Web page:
As the interest in cryptocurrency continues to increase, our financial institution clients have been asking about making loans secured by bitcoins. Clients periodically ask if, and how, a loan can be properly secured where a cryptocurrency asset like bitcoin is the collateral.
A cryptocurrency like bitcoin provides an electronic representation of value that, at times, can be used as a substitute for typical government-backed currency. Bitcoin relies on blockchain technology and a series of distributed electronic ledgers that facilitate the exchange of data over a decentralized network of computers. This technology utilizes digital keys to process a transfer of the underlying bitcoin. Because bitcoin is hard to categorize under existing legal frameworks, determining how to make a loan secured by bitcoin can be challenging.
Lenders often wrestle with just what bitcoin is and whether they need to focus on Article 8 or Article 9 under the Uniform Commercial Code (UCC).
Under Article 9, bitcoin does not fit the definition of “money,” because it is not a medium of exchange authorized or adopted by a government represented by a physical certificate. If not money under UCC Article 9, bitcoin likely falls into the “general intangible” definition, covering personal property that does not fit into other UCC Article 9 categories. Because perfection of a security interest in a general intangible is effected by filing a UCC-1 financing statement, treating bitcoin as a general intangible is a risky proposition for a lender. Filing a financing statement will not prevent those holding the digital keys to specific bitcoin from transferring that bitcoin to others.
Bitcoin can fit the definition of “investment property” under UCC Article 8. Investment property includes a “securities account” (whether certificated or uncertificated). Under UCC Article 8, a securities account is where a “financial asset” is or can be credited and financial asset, in turn, includes property that is held by a securities intermediary for another in a securities account (so long as the parties have agreed to treat the underlying asset as a financial asset under UCC Article 8).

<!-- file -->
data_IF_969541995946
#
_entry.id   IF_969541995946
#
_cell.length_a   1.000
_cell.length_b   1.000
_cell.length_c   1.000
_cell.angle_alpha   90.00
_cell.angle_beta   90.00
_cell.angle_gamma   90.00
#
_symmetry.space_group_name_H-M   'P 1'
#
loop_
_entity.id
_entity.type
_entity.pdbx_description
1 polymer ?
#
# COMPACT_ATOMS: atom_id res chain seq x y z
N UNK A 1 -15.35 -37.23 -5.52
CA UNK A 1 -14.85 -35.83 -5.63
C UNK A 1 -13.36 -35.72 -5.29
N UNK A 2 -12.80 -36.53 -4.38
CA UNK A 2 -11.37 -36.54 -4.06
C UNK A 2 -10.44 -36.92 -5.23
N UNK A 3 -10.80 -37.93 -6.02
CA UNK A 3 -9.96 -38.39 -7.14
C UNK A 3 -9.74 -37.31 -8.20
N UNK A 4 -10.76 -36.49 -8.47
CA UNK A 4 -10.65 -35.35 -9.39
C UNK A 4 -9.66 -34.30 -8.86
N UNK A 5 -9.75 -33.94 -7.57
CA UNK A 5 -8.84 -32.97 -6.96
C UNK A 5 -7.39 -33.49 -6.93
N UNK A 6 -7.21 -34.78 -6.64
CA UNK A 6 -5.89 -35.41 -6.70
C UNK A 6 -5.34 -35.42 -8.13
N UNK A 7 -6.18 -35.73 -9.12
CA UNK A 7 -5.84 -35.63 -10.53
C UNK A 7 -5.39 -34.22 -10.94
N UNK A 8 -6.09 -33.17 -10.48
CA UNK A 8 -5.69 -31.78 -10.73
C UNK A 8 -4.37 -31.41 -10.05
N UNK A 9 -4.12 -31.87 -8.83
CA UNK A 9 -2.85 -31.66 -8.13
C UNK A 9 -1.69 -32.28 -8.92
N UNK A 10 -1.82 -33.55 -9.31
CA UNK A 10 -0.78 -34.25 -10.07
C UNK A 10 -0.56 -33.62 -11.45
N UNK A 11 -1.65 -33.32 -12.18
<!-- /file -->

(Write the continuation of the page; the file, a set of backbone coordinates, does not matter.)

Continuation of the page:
One viable structure under the UCC to make a loan secured by bitcoin is to require the borrower to establish a digital wallet with a third-party wallet provider who will agree to hold the bitcoin under a control agreement with the lender. The third-party wallet provider would issue three digital keys to the related bitcoin: one to the borrower, one to the lender and one to the wallet provider. The underlying bitcoin would only be subject to transfer from the digital wallet if two of the three keys were used.
The borrower, lender and wallet provider would then enter into a control agreement that sets forth the circumstances under which the borrower is permitted to access the bitcoin and what events constitute a default entitling the lender to use its digital key (along with the digital key held by the wallet provider) to effect a sale or transfer of the underlying bitcoin. This type of structure requires that the third-party wallet provider agree with the borrower that the bitcoin is a financial asset under UCC Article 8.
In addition, because of the volatility of bitcoin, lenders should only consider virtual currency for significantly lower LTV loans and smaller loan sizes.
Christopher R. Rahl
(410) 576-4222 • firstname.lastname@example.org